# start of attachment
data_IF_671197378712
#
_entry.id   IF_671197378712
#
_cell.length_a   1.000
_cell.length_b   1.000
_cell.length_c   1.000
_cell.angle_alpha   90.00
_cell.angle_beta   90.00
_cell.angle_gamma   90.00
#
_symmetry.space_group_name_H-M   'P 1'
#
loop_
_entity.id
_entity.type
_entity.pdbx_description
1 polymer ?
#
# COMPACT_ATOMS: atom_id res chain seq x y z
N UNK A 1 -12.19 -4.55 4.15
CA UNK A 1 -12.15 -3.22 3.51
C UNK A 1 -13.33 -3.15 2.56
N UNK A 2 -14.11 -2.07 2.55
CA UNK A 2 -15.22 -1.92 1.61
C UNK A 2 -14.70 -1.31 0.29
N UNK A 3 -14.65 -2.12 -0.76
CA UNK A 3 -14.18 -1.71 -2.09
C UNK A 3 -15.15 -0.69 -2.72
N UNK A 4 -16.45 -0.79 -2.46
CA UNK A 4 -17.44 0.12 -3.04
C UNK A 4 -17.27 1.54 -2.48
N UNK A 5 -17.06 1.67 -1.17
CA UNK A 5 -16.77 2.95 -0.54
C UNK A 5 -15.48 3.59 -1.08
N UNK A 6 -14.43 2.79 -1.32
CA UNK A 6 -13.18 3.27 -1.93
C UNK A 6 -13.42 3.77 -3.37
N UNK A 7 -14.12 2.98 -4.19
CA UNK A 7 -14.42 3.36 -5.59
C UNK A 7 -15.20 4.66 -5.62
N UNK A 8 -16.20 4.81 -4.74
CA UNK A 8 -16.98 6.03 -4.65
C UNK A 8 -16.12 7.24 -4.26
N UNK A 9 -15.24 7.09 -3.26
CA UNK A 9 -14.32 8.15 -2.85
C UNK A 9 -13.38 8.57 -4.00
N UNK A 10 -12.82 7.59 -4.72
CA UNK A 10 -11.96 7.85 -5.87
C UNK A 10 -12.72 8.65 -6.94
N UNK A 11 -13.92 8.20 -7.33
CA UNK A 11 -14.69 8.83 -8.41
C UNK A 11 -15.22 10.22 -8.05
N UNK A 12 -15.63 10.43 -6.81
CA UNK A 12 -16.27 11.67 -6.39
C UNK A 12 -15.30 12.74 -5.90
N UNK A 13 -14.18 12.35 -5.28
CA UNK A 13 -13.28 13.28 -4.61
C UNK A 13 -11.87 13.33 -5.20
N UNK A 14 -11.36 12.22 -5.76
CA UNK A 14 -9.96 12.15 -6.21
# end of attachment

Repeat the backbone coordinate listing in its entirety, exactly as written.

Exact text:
data_IF_671197378712
#
_entry.id   IF_671197378712
#
_cell.length_a   1.000
_cell.length_b   1.000
_cell.length_c   1.000
_cell.angle_alpha   90.00
_cell.angle_beta   90.00
_cell.angle_gamma   90.00
#
_symmetry.space_group_name_H-M   'P 1'
#
loop_
_entity.id
_entity.type
_entity.pdbx_description
1 polymer ?
#
# COMPACT_ATOMS: atom_id res chain seq x y z
N UNK A 1 -12.19 -4.55 4.15
CA UNK A 1 -12.15 -3.22 3.51
C UNK A 1 -13.33 -3.15 2.56
N UNK A 2 -14.11 -2.07 2.55
CA UNK A 2 -15.22 -1.92 1.61
C UNK A 2 -14.70 -1.31 0.29
N UNK A 3 -14.65 -2.12 -0.76
CA UNK A 3 -14.18 -1.71 -2.09
C UNK A 3 -15.15 -0.69 -2.72
N UNK A 4 -16.45 -0.79 -2.46
CA UNK A 4 -17.44 0.12 -3.04
C UNK A 4 -17.27 1.54 -2.48
N UNK A 5 -17.06 1.67 -1.17
CA UNK A 5 -16.77 2.95 -0.54
C UNK A 5 -15.48 3.59 -1.08
N UNK A 6 -14.43 2.79 -1.32
CA UNK A 6 -13.18 3.27 -1.93
C UNK A 6 -13.42 3.77 -3.37
N UNK A 7 -14.12 2.98 -4.19
CA UNK A 7 -14.42 3.36 -5.59
C UNK A 7 -15.20 4.66 -5.62
N UNK A 8 -16.20 4.81 -4.74
CA UNK A 8 -16.98 6.03 -4.65
C UNK A 8 -16.12 7.24 -4.26
N UNK A 9 -15.24 7.09 -3.26
CA UNK A 9 -14.32 8.15 -2.85
C UNK A 9 -13.38 8.57 -4.00
N UNK A 10 -12.82 7.59 -4.72
CA UNK A 10 -11.96 7.85 -5.87
C UNK A 10 -12.72 8.65 -6.94
N UNK A 11 -13.92 8.20 -7.33
CA UNK A 11 -14.69 8.83 -8.41
C UNK A 11 -15.22 10.22 -8.05
N UNK A 12 -15.63 10.43 -6.81
CA UNK A 12 -16.27 11.67 -6.39
C UNK A 12 -15.30 12.74 -5.90
N UNK A 13 -14.18 12.35 -5.28
CA UNK A 13 -13.28 13.28 -4.61
C UNK A 13 -11.87 13.33 -5.20
N UNK A 14 -11.36 12.22 -5.76
CA UNK A 14 -9.96 12.15 -6.21